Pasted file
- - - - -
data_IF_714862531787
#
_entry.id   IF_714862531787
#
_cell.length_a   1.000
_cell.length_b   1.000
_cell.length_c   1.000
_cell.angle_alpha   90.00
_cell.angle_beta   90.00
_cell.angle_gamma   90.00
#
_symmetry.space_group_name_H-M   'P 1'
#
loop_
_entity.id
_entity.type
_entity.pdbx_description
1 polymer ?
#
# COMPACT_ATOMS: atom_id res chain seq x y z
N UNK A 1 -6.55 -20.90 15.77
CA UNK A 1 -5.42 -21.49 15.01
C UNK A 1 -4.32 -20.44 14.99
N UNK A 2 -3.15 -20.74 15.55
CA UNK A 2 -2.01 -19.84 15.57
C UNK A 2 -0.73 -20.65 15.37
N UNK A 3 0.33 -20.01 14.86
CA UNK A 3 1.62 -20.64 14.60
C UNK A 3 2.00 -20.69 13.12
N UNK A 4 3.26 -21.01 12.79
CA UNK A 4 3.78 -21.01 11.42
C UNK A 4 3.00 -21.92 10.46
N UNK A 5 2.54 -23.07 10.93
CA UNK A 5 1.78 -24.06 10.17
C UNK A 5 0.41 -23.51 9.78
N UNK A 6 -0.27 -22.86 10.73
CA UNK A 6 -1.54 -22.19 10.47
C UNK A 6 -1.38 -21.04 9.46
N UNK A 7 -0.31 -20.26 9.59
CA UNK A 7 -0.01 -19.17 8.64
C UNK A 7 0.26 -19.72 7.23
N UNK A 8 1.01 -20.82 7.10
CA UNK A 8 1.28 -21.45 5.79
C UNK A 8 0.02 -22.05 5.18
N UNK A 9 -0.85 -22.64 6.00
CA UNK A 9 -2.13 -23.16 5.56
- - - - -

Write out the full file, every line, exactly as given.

data_IF_714862531787
#
_entry.id   IF_714862531787
#
_cell.length_a   1.000
_cell.length_b   1.000
_cell.length_c   1.000
_cell.angle_alpha   90.00
_cell.angle_beta   90.00
_cell.angle_gamma   90.00
#
_symmetry.space_group_name_H-M   'P 1'
#
loop_
_entity.id
_entity.type
_entity.pdbx_description
1 polymer ?
#
# COMPACT_ATOMS: atom_id res chain seq x y z
N UNK A 1 -6.55 -20.90 15.77
CA UNK A 1 -5.42 -21.49 15.01
C UNK A 1 -4.32 -20.44 14.99
N UNK A 2 -3.15 -20.74 15.55
CA UNK A 2 -2.01 -19.84 15.57
C UNK A 2 -0.73 -20.65 15.37
N UNK A 3 0.33 -20.01 14.86
CA UNK A 3 1.62 -20.64 14.60
C UNK A 3 2.00 -20.69 13.12
N UNK A 4 3.26 -21.01 12.79
CA UNK A 4 3.78 -21.01 11.42
C UNK A 4 3.00 -21.92 10.46
N UNK A 5 2.54 -23.07 10.93
CA UNK A 5 1.78 -24.06 10.17
C UNK A 5 0.41 -23.51 9.78
N UNK A 6 -0.27 -22.86 10.73
CA UNK A 6 -1.54 -22.19 10.47
C UNK A 6 -1.38 -21.04 9.46
N UNK A 7 -0.31 -20.26 9.59
CA UNK A 7 -0.01 -19.17 8.64
C UNK A 7 0.26 -19.72 7.23
N UNK A 8 1.01 -20.82 7.10
CA UNK A 8 1.28 -21.45 5.79
C UNK A 8 0.02 -22.05 5.18
N UNK A 9 -0.85 -22.64 6.00
CA UNK A 9 -2.13 -23.16 5.56